I felt I was able to feel some of the pain my non-running friends have encountered as they’ve approached the sport. Instead of throwing in the towel, I decided to approach my return to fitness one day at a time, one run at a time.

Despite all the pain and agony, I managed to remain patient with myself throughout my return. There were days of frustration and points throughout the first weeks of running when I would have rather sat on the curb and cried from the pain and lack of speed and strength. However, I told myself that giving up was not an option.

Here are a few key elements of my return:

  • Being patient. Admittedly, I’ve never been much of a patient person. However, I repeatedly told myself to cut myself some slack. Not only was I returning from the delivery of a baby, I also was recovering from not one, but two pretty major surgeries.
  • Staying positive. Coach always said “a positive lie is better than the negative truth.” Even when my legs were begging me to stop, I kept telling myself that my body was capable of more. Thank goodness the body is able to achieve what the mind believes.
  • Approach one day at a time. I resorted to the fact my speed and endurance wasn’t going to return over night (if ever). I just focused on the day’s run and told myself to do the very best I could on that given day.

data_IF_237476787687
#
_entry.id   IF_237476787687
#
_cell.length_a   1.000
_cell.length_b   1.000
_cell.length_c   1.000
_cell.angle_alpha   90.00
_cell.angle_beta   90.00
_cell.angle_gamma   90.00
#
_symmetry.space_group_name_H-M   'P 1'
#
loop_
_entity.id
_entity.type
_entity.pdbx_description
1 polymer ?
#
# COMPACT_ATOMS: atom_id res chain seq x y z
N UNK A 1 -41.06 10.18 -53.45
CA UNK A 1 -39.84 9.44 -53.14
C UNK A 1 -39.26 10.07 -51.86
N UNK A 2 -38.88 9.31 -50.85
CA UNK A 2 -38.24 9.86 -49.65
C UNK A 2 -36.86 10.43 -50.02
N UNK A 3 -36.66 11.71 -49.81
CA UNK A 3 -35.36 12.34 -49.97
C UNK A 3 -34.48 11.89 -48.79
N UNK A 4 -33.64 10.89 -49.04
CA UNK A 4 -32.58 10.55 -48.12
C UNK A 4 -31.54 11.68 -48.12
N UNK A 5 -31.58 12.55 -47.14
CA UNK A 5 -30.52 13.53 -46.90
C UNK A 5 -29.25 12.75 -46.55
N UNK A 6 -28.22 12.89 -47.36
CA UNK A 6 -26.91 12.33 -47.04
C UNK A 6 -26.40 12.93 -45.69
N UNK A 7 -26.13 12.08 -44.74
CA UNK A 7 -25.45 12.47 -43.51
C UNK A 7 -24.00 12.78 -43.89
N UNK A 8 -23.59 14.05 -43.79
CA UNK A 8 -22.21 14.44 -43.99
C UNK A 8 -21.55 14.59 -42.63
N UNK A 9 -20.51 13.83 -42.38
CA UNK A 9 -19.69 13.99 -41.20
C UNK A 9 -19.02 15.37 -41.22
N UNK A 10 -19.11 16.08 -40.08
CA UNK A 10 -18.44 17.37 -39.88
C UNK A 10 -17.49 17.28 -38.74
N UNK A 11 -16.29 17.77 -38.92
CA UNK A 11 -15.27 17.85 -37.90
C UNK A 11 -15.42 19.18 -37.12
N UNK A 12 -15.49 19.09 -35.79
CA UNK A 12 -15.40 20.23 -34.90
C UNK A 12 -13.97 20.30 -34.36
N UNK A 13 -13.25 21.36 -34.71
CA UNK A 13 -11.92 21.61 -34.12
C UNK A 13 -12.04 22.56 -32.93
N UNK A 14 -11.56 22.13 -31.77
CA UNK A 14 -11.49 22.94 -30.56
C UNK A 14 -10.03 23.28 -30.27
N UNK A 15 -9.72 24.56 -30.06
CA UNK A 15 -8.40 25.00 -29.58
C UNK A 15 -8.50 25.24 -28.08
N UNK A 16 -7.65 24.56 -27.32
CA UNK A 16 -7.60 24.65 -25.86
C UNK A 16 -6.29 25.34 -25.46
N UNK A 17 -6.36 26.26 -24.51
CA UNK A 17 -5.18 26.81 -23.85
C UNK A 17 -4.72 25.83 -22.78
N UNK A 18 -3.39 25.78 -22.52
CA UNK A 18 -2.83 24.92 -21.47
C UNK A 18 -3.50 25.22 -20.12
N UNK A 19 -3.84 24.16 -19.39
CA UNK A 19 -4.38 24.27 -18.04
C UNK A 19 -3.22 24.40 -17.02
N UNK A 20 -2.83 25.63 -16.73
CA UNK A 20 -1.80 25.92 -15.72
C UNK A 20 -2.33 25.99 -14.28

• Surround yourself with positive people. I never would have accomplished my return to running on my own. Thankfully, I have some of the most supportive fiends and family by my side who continue to encourage me along the way.
  • Set goals. Goals are a great way to keep a person focused and measure success. I’ve personally started with a few “baby steps” and am cautiously considering more aggressive goals for the future. Stay tuned for more on goal setting.
  • Take in your surroundings. In case you haven’t noticed, it really is beautiful out there. I’m tired of this cold and snow, too, but all this white stuff really is pretty. Allow yourself to look around and enjoy the beauty. Just be careful not to slip and fall.
  • Recruit a partner in crime. Running with others can take your mind off the task at hand, push you to go a little farther and run a little harder.
  • Have fun. Don’t be afraid to slip off the watch and head out for a run completely unplugged. Through leaving all timing mechanisms behind, I was able to overlook my slowed pace. Instead of measuring my success against a time on my watch, I allowed myself to be thrilled at the mere completion of a workout.

Remember, the most important part of any activity is having fun. Life’s too short to have it any other way. It might not be easy, but hopefully slipping into your running shoes and heading out the door for a run manages to bring a smile to your face.

If you’re struggling to get back into running, rest assured, you’re not alone. Be patient, believe in yourself and be sure to have a little fun in the process.

Happy running.

Have you found an error or omission in our reporting? Is there other feedback and/or ideas you want to share with us? Tell us here.

Featured Jobs from